Theogony Greek Mythology

The Theogony (ancient Greek Θεογονία Theogonía "emergence of the gods", from θεός theós "god" and γίγνεσθαι gígnesthai "to become, to arise") is a work by Hesiod, in which the emergence of the world and the gods in the sequence of their rule is described. It was written around 700 B.C. and is thus, along with Homer's Iliad and Odyssey, one of the oldest sources on Greek mythology.


Hesiod's Theogony is introduced with his consecration as a poet by the Muses. The Muses present Hesiod with "a shoot of fresh green laurel" as a scepter and breathe divine song into him, thus consecrating him as the singer of the Theogony.

After this proem, Hesiod's poetic account of the creation of the world and the descent of the gods begins: The cosmos begins with the appearance of six primordial deities. These are Chaos, Gaia, Tartaros, Eros, Erebos and Nyx. Whether these six arise independently of each other or whether the other five arise from Chaos is unclear. However, the latter is usually assumed.

Next Gaia gives birth through Eros - without mating in sleep - to Uranos, the sky, Ourea, the mountains, and Pontos, the sea. Nyx and Erebos beget Aither, the air, and Hemera, the day. From Gaia and Uranos descend the Titans, the Cyclopes, and the Hekatoncheirs.

Uranos hides his children in the earth and does not let Gaia bear them. This enrages Gaia and she incites Kronos, one of the Titans, to overthrow her. Kronos, on her advice, emasculates his father with a sickle and throws the limb into the sea.

By emasculating his father, he becomes the ruler of the second generation of gods. From the blood that falls from Uranos' limb onto Gaia, the giants, the Erinyes and the Melian nymphs are born. From the seed of the limb hurled into the Pontos, Aphrodite grows forth.

This first longer narrative is followed by other genealogies. The descendants of Nyx are enumerated, those of Pontos and the descendants of the Titans Okeanos and Tethys, the Okeanids and the Rivers.

These are followed by the descendants of the Titans Theia and Hyperion, the Titan Kreios with the daughter of Pontos Eurybia, and the Titans Phoibe and Koios. Finally, the descendants of Kronos and Rhea are named: Hestia, Demeter, Hera, Hades, Poseidon and Zeus.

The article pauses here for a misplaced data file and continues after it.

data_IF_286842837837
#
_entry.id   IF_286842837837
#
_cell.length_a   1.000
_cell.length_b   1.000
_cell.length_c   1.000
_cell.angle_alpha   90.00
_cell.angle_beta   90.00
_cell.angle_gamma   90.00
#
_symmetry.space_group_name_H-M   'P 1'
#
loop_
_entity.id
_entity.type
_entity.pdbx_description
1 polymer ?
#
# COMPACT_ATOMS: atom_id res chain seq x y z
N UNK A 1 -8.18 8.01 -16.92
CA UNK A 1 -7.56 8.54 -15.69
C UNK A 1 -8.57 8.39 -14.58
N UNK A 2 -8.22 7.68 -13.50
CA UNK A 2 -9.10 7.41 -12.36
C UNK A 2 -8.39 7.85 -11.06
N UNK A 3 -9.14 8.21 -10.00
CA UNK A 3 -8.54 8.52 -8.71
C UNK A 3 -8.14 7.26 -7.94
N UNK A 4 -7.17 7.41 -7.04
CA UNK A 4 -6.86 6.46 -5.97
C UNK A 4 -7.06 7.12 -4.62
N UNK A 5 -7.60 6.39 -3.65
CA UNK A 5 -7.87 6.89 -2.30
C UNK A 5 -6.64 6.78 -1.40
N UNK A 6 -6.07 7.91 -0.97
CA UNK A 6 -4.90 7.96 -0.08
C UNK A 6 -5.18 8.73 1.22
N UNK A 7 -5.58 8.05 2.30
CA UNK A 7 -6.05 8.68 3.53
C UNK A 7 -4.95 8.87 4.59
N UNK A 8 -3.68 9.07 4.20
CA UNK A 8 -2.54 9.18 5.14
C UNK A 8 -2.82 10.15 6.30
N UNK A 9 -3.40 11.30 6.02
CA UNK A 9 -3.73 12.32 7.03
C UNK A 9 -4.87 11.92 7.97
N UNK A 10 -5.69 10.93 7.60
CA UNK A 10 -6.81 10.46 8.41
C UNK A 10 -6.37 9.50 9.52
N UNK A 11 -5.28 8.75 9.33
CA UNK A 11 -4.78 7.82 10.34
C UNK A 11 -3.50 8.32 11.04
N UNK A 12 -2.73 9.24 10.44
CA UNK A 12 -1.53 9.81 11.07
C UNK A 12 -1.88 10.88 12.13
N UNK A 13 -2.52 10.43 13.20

After Kronos is predicted by Uranos and Gaia to be disempowered by one of his sons, he devours his children. Rhea, however, manages to hide Zeus and have Kronos devour a coiled stone instead.

Through a ruse, Kronos vomits up the stone and the remaining children, whereupon Gaia shows them the hiding place of the Cyclopes. Zeus frees them and receives the thunder, the ignition wedge and the lightning from the forging Cyclopes.

After the description of the birth of Zeus follows the genealogy of the Titan Iapetos with the Okeanide Klymene. These are all punished by Zeus for their misdeeds, including Prometheus, who, tied to a pillar, has his liver eaten off by an eagle until Heracles later frees him.

The punishment of Prometheus is the only one explained: Prometheus distributed a slaughtered ox, trying to deceive Zeus. The meat he put on a pile and covered it with skin and stomach, on another pile he put the bones and covered them with fat.

Zeus recognized the deception and still chose the pile with the bones, since then people sacrifice the bones to the gods and eat the meat themselves. Zeus then hides the fire from the people, but Prometheus steals it and brings it back to them. Zeus has Hephaestus fashion Pandora out of clay and sends her to the humans to bring them bad luck.

After the Prometheus narrative, the rest of the Titanomachy is described. Zeus and his siblings wage war against the Titans for ten years, until Gaia reveals the hiding place of the Hekatoncheirs.

They are freed and together they defeat the Titans and banish them to Tartarus, where they are guarded by the Hekatoncheirs. This is followed by a longer description of Tartarus and its inhabitants.

A final confrontation follows: after the banishment of the Titans, Gaia gives birth to Typhoeus in order to disempower the gods. He almost achieves victory, but is then fought by a thunderbolt of Zeus and banished to Tartarus, where he gives rise to the harmful winds. After this final battle, Zeus is appointed ruler by the other gods.

A catalog of Zeus' marriages follows, first that with Metis. Gaia prophesies to Zeus that a son of Metis will overthrow him, as he overthrew Kronos and the latter overthrew Uranos, whereupon he devours his wife.

Zeus then gives birth to Athena from his head. After the marriages with further goddesses follow the connections of Zeus with mortal women as well as marriages of the other Olympians. Finally, with its own prologue, follows a catalog of the goddesses who have offspring with mortal men.


Although Hesiod's gods are portrayed as predominantly good and philanthropic, they also exhibit characteristics and commit acts that were generally considered reprehensible in Greek society.

Xenophanes already reproached Homer and Hesiod for their anthropomorphism: Everything Homer and Hesiod attached to the gods that is shameful in humans: stealing, adultery, and cheating on each other!